in Commonwealth v. Rimmel, 221 Pa. Super. 84, 289 A.2d 116 (1972). In Rimmel, this court granted a new trial based upon our finding that a colloquy conducted of seven and eight year-old girls was inadequate to establish competency. During that colloquy, the girls responded that they would be "hollered at" or "beaten" if they did not tell the truth. There was no further attempt to elicit the girls' conception of moral responsibility or divine retribution nor of their comprehension of the difference between truth and falsehood. While Rimmel has never been overruled, it was criticized and confined to its facts in Commonwealth v. Mangello, supra. Hence, as in Mangello, we are not disposed to apply Rimmel to the facts of this case. We therefore, conclude that the witness exhibited a sufficient awareness of her moral responsibility to testify truthfully, and that the trial judge did not abuse his discretion in finding her competent.

Appellant next attacks the suppression court's failure to suppress certain evidence seized pursuant to a purportedly invalid search warrant. That warrant recites in part as follows:

"The Mobile Crime Lab, Technicians Genoy & Jackson examined the scene for prints. They found evidence of a shoe print on the door of apt. at 5434 Woodland Ave.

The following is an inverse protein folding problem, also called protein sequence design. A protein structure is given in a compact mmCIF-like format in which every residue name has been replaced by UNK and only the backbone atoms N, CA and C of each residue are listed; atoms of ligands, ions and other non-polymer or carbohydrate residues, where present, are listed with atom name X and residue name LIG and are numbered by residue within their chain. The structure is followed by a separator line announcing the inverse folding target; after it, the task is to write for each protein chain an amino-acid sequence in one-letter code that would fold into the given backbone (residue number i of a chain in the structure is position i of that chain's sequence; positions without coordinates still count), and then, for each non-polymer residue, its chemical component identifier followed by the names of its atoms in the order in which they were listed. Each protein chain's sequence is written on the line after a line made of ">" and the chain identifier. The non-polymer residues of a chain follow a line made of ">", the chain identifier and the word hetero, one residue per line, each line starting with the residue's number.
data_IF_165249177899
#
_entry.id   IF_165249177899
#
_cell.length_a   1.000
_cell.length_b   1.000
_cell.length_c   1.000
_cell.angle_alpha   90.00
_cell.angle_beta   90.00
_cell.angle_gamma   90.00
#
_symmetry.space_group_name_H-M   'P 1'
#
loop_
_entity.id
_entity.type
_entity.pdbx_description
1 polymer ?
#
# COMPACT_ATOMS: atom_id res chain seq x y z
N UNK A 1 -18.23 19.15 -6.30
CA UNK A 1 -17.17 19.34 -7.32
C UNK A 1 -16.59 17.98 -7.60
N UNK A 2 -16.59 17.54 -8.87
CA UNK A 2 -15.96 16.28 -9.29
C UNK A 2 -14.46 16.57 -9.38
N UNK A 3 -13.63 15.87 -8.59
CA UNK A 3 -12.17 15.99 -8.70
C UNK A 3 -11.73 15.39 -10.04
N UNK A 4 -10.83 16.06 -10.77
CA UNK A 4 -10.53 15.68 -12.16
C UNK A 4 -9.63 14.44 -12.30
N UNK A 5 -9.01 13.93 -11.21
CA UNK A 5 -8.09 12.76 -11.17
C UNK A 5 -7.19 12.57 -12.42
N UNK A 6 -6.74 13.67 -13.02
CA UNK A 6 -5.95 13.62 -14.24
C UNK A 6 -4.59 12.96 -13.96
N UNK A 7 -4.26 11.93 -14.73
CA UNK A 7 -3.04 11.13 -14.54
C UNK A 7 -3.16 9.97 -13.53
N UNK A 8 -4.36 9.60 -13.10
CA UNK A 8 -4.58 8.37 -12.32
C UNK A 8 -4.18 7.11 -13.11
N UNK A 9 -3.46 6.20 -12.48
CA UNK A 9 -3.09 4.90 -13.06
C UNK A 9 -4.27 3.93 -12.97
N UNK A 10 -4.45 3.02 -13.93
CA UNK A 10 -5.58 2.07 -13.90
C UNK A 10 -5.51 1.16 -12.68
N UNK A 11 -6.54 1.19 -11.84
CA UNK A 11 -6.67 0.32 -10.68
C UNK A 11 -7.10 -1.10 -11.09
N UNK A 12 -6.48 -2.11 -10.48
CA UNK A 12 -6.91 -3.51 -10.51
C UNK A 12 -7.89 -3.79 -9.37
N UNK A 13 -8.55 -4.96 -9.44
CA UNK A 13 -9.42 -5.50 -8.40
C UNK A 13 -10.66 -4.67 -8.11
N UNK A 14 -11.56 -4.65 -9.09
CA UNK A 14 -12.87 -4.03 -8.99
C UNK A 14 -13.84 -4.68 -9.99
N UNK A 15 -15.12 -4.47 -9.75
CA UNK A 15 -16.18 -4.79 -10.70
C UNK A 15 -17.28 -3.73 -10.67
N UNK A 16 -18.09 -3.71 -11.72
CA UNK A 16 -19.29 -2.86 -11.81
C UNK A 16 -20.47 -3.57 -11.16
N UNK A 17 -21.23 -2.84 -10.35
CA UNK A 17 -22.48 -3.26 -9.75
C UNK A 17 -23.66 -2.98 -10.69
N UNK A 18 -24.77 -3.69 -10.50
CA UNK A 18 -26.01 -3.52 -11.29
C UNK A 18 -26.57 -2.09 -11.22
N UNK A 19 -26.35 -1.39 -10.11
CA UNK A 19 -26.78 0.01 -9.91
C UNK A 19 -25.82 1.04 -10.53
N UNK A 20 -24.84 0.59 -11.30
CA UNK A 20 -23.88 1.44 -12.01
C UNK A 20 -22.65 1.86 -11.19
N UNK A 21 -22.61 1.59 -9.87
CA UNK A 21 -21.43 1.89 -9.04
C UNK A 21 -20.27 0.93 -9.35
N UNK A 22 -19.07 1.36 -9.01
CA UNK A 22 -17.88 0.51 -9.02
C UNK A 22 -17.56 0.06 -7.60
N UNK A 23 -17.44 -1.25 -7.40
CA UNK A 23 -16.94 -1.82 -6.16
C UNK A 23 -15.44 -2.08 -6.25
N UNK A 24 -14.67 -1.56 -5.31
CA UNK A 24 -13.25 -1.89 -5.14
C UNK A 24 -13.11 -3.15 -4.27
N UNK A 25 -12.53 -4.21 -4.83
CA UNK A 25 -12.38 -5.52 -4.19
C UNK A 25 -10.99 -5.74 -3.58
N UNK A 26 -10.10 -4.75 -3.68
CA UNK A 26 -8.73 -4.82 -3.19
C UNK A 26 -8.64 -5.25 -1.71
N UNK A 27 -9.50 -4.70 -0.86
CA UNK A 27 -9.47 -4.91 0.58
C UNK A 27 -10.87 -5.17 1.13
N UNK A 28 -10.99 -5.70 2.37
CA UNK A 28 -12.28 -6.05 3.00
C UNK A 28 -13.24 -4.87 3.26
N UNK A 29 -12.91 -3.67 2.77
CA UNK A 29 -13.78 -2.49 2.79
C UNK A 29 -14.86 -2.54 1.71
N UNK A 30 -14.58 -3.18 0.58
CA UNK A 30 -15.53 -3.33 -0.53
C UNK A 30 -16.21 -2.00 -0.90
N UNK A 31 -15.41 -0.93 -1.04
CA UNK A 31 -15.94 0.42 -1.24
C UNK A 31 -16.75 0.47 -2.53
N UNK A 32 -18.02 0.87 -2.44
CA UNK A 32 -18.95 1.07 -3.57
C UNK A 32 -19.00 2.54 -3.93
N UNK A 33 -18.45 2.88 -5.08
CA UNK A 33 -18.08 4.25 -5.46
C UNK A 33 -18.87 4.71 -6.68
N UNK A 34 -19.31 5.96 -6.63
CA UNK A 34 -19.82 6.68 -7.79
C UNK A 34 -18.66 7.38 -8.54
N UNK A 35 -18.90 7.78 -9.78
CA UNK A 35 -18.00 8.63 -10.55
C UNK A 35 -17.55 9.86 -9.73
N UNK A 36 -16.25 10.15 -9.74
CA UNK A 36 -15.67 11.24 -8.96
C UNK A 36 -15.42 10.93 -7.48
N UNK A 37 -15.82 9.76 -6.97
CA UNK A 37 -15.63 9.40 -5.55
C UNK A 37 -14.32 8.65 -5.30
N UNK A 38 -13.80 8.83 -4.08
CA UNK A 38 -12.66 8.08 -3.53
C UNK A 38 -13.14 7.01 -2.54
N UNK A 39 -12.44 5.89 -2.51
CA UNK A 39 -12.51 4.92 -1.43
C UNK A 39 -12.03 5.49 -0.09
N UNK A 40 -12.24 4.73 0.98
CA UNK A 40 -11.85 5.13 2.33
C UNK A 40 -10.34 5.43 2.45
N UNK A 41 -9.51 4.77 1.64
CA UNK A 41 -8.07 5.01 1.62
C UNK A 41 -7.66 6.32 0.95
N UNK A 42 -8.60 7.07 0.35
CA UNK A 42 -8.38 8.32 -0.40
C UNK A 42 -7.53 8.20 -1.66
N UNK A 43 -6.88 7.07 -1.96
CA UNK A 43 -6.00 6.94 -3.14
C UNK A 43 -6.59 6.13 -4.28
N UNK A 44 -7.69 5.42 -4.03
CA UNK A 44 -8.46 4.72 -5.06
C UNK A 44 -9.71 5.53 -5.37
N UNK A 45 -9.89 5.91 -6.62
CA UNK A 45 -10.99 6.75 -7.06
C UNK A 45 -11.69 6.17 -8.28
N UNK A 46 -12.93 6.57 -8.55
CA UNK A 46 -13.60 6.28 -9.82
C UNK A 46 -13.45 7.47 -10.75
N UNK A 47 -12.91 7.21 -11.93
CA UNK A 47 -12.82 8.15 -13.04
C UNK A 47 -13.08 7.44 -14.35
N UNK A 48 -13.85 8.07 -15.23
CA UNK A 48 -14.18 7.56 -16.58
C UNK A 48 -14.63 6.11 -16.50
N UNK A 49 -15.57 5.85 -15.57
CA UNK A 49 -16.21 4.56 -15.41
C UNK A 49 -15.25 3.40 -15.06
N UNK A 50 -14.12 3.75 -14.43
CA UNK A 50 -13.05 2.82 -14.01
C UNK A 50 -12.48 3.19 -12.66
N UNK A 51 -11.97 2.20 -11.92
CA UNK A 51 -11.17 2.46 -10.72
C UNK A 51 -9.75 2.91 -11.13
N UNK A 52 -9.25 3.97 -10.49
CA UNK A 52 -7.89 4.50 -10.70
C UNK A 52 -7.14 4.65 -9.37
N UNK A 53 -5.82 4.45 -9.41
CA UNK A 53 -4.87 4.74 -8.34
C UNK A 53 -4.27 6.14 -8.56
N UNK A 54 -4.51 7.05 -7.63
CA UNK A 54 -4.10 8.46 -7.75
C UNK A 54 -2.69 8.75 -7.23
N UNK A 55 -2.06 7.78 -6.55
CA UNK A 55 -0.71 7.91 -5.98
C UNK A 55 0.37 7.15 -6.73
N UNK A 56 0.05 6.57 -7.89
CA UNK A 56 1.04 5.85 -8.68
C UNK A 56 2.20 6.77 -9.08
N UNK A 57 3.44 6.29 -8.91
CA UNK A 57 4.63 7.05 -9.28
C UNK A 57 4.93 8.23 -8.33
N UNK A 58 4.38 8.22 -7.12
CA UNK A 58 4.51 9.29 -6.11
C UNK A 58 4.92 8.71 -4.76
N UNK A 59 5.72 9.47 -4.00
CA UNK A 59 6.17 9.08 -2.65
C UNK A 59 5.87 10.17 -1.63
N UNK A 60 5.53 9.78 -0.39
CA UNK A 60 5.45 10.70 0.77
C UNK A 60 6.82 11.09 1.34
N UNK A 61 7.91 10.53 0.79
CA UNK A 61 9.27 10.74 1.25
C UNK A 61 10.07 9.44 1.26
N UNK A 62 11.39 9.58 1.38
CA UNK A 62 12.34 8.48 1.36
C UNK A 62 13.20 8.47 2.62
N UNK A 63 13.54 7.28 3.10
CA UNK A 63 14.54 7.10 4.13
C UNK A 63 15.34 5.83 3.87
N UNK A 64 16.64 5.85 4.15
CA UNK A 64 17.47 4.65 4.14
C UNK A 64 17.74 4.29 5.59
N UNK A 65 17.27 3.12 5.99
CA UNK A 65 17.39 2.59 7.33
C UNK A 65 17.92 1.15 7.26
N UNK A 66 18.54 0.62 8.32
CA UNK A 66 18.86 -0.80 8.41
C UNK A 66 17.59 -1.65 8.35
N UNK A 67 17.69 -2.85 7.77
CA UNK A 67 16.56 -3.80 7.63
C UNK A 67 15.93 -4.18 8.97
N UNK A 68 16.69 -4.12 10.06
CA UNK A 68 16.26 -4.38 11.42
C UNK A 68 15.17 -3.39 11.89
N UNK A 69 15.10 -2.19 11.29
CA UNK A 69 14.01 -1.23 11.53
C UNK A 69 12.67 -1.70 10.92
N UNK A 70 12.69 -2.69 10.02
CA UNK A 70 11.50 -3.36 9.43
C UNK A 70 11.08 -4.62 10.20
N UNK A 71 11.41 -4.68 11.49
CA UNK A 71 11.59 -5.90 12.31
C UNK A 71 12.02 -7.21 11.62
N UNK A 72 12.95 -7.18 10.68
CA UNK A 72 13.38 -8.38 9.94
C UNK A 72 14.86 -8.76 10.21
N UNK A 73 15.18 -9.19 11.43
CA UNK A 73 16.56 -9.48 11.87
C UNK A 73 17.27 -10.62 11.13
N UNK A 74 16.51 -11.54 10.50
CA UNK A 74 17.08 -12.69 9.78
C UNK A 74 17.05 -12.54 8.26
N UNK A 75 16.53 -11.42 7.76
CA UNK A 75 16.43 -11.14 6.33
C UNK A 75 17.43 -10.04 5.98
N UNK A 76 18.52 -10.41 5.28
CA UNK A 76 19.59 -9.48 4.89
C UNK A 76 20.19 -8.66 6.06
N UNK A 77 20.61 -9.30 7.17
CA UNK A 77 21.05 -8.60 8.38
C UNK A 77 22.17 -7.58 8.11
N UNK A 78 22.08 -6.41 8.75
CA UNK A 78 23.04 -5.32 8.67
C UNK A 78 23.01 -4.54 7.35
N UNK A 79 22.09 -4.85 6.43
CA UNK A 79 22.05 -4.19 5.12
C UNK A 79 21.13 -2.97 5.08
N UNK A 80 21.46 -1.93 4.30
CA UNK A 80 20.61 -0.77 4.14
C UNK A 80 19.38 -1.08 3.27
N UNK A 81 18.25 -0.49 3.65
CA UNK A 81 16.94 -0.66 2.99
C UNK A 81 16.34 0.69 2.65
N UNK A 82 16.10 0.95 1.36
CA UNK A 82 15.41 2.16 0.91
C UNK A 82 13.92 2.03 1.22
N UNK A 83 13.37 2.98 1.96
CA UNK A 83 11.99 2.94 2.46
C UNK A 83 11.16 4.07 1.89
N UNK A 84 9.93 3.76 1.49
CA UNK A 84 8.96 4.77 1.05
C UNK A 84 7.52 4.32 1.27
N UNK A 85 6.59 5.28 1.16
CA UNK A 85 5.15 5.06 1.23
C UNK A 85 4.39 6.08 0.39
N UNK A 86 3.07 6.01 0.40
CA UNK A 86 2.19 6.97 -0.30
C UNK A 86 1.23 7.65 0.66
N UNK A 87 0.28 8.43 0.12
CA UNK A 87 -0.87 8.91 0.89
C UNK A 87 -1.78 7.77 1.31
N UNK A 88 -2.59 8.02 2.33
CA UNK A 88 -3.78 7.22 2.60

The assigned believes that the low cut black sneakers worn by the Defendant at the time he gave himself up, 1:00 PM, 9-7-77, are the same sneaks used at the time of the rape and assault. These sneaks are believed to match the prints lifted by the Police Mobile Crime Unit on 9-6-77 at res. 5434 Woodland Ave. The shirt and pants are believed to have blood and semen stains on them from the rape and assault." (Emphasis added).

[ 278 Pa. Super. Page 590]

Appellant argues that because the warrant application must allege facts, and not conclusions, which would enable an issuing authority to make an independent determination that illegal activity was afoot and that a search would be reasonable and supported by probable cause, Spinelli v. Page 590} United States, 393 U.S. 410, 89 S.Ct. 584, 21 L.Ed.2d 637 (1969); Aguilar v. Texas, 378 U.S. 108, 84 S.Ct. 1509, 12 L.Ed.2d 723 (1964), the use of the word "belief" in the present warrant fails to meet that standard. We disagree.

In Commonwealth v. Chumley, 482 Pa. 626, 394 A.2d 497 (1978), cert. denied, 440 U.S. 966, 99 S.Ct. 1515, 59 L.Ed.2d 781 (1979), our supreme court was faced with a similar question. In that case, the warrant recited, inter alia, that the officers who arrested the defendant's accomplice observed his tennis shoes and "believed" that the tread markings were identical to tracks observed at the scene of the homicide. Just as in this case, the defendant contended that a statement of "belief" was insufficient to support a finding of probable cause. The Chumley court concluded that a motion to suppress filed on the theory that the affidavit should have alleged that the markings "were" identical would have been frivolous. We reach a similar conclusion here.*fn12